Statistics for 2012 show that the number of young people (under 30s) accepted for training for the Church of England ministry last year was 113, 22% of the total. This is the highest number in the past twenty years and is exactly the same as the statistics for the Diocese of Lichfield.
Says the Revd David Newsome, the Diocesan Director of Ordinands:
There is now a full recognition that ministers need to reflect diversity of Body of Christ our church communities with people of all ages. The American theologian [name?] said that without young ministers, the church loses cultural fluency. Former Archbishop Rowan Williams phrased it Without young clergy, how can we speak the language of a new generation?
Matt Harbage is 27 and in his first year of training to be a priest at Westcott House in Cambridge:
I was at secondary school and attended a Baptist church when I first thought about calling and ministry. I finished my degree at York and came to work at Keele Universitys chaplaincy team. I talked a lot to the chaplain there, and he saw something that made him want to connect me with the DDO. Through many meetings, we explored my budding sense of calling and desire to contribute to and support the church for over 10 months before I was recommended for training. There was some recognition that the church reflects its leaders, and keen to engage younger people in the church. I wonder if theres a certain cynicism that age brings I still believe we can radically transform the world and transform the church in the here and now.
I spent a year with a church in Liverpool and got to meet many Anglican priests in different contexts and church traditions. That really shaped my Anglican identity and reinforced my sense of calling.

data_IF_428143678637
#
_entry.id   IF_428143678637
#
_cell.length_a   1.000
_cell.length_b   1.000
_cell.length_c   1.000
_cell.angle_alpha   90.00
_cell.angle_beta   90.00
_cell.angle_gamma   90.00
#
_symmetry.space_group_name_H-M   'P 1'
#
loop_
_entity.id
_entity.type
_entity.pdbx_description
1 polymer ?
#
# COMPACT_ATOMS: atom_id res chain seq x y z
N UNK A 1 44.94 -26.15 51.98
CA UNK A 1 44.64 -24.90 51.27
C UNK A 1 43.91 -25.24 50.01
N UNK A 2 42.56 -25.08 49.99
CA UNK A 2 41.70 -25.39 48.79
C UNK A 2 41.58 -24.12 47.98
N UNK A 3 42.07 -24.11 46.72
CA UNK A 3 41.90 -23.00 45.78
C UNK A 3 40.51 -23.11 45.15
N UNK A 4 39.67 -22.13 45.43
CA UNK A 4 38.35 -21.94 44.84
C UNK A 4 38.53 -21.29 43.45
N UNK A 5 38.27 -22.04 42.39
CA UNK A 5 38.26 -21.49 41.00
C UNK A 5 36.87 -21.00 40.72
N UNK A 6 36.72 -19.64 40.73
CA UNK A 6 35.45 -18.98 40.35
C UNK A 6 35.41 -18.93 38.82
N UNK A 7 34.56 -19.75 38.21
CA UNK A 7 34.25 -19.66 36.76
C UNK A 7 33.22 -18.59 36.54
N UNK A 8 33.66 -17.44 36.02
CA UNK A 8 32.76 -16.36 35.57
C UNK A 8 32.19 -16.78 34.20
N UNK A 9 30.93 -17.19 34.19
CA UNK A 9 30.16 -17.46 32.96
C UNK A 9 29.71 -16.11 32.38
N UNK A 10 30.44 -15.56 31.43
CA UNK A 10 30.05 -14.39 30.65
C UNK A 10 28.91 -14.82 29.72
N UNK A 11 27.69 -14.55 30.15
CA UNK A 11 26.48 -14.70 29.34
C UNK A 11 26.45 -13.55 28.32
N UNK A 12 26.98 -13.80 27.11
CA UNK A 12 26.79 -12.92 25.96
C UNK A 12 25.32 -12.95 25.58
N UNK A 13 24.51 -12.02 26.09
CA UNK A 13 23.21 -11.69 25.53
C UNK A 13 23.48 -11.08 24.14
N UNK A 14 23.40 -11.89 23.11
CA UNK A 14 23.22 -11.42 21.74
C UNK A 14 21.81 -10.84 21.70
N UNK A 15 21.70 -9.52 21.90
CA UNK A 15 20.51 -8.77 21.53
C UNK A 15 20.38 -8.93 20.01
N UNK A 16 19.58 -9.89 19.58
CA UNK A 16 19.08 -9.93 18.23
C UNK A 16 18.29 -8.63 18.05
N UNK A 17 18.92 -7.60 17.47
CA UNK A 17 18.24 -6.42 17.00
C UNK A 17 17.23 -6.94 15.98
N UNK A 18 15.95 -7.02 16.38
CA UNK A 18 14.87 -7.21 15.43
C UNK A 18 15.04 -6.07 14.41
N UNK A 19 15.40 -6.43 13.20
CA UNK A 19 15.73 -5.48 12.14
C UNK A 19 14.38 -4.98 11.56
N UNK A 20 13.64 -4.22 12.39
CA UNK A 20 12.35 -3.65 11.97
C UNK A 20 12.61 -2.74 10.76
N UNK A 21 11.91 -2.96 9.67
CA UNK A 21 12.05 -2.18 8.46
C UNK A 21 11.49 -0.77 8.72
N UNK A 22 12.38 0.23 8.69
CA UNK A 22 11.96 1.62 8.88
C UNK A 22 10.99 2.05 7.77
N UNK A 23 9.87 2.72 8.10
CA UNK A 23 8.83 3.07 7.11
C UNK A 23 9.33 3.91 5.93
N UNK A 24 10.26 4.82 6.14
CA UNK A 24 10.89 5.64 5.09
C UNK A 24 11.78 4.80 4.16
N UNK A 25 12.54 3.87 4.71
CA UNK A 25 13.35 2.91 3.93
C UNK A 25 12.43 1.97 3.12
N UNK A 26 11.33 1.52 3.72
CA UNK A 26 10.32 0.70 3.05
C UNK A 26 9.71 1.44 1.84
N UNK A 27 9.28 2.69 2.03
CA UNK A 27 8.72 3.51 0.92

It reflects a change from the received church wisdom that used to discourage those who lacked a degree and life experience.
Young clergy have their own experience to bring, which will be different to older clergy, but we will need both says Revd Newsome. At the moment Ive got someone whos just twenty and not been to university who is applying to become a priest. But he is bright, gifted and better read than many ordinands of any age! There is a sense in which age and maturity depends on the individual you can have immature sixty-year-olds!
The church desperately needs the kind of passion and commitment that younger candidates can bring. Its a very exciting, and extraordinary thing that young people are wanting to commit themselves to the church in uncertain times.
The Diocese of Lichfields Young Vocations team exists to encourage all who may be considering Christian vocations as priests or in other areas. It is led by the Revd David Newsome (email@example.com) and Revd Kate Lomax (firstname.lastname@example.org) who is the specialist Young Vocations adviser. Young people considering working in the church or related organisations are encouraged to contact their vicar, youth leader or one of the above. The Diocese of Lichfield also has its own young vocations website, www.itmightbegod.org and Facebook group.
The Church of England also has http://CallWaiting.org.uk, a national website for those thinking about ordained ministry, and released a podcast today talking to participants in a recent young vocations conference in Cambridge.